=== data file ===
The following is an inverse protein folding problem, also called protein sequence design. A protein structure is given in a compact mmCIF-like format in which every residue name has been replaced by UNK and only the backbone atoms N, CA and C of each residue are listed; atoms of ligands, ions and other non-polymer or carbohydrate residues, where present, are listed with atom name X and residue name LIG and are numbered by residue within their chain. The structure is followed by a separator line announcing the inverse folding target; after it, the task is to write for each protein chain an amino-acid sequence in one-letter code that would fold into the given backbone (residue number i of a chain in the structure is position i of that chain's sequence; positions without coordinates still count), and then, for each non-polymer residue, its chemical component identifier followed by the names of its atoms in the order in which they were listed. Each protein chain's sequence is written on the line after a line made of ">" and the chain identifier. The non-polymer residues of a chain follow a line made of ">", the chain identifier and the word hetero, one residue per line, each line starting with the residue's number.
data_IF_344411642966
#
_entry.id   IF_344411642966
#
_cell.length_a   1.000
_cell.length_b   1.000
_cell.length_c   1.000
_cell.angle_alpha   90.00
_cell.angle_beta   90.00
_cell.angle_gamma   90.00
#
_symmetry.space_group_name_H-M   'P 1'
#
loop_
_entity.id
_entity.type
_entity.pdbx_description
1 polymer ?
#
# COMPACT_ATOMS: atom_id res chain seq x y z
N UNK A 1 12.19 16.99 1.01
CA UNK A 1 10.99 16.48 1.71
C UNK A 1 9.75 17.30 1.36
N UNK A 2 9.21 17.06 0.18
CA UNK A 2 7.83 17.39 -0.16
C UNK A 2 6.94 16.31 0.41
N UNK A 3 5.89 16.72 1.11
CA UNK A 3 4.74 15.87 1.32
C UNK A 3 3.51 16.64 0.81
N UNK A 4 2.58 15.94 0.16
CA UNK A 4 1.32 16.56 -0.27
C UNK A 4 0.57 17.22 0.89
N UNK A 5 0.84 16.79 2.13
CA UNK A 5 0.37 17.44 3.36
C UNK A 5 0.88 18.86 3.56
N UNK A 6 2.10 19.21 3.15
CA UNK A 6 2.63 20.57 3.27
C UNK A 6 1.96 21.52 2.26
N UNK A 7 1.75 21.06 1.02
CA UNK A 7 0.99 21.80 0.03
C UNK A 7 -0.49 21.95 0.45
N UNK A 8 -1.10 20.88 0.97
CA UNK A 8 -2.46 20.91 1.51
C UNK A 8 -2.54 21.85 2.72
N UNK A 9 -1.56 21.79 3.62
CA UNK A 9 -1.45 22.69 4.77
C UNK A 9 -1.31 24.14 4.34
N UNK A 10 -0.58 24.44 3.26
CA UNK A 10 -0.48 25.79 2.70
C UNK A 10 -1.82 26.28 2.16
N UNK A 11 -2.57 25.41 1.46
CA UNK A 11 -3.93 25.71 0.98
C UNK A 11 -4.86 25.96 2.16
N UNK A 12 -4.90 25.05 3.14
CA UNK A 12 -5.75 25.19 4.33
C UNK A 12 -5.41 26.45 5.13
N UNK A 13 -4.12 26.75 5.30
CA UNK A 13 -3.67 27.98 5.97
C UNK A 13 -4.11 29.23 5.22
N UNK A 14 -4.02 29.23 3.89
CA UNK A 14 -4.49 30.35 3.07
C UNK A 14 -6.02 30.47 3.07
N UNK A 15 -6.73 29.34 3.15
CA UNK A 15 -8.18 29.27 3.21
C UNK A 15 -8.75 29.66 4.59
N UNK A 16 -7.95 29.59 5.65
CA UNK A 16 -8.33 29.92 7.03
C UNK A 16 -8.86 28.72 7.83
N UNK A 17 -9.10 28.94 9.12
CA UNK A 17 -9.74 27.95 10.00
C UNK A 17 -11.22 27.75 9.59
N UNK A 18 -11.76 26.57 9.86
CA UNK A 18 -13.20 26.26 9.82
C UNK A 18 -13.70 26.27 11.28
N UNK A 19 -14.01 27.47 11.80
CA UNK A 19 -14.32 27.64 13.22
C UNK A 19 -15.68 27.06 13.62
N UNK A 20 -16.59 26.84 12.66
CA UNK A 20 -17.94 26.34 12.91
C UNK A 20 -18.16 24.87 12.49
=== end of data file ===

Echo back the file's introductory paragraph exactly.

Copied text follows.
The following is an inverse protein folding problem, also called protein sequence design. A protein structure is given in a compact mmCIF-like format in which every residue name has been replaced by UNK and only the backbone atoms N, CA and C of each residue are listed; atoms of ligands, ions and other non-polymer or carbohydrate residues, where present, are listed with atom name X and residue name LIG and are numbered by residue within their chain. The structure is followed by a separator line announcing the inverse folding target; after it, the task is to write for each protein chain an amino-acid sequence in one-letter code that would fold into the given backbone (residue number i of a chain in the structure is position i of that chain's sequence; positions without coordinates still count), and then, for each non-polymer residue, its chemical component identifier followed by the names of its atoms in the order in which they were listed. Each protein chain's sequence is written on the line after a line made of ">" and the chain identifier. The non-polymer residues of a chain follow a line made of ">", the chain identifier and the word hetero, one residue per line, each line starting with the residue's number.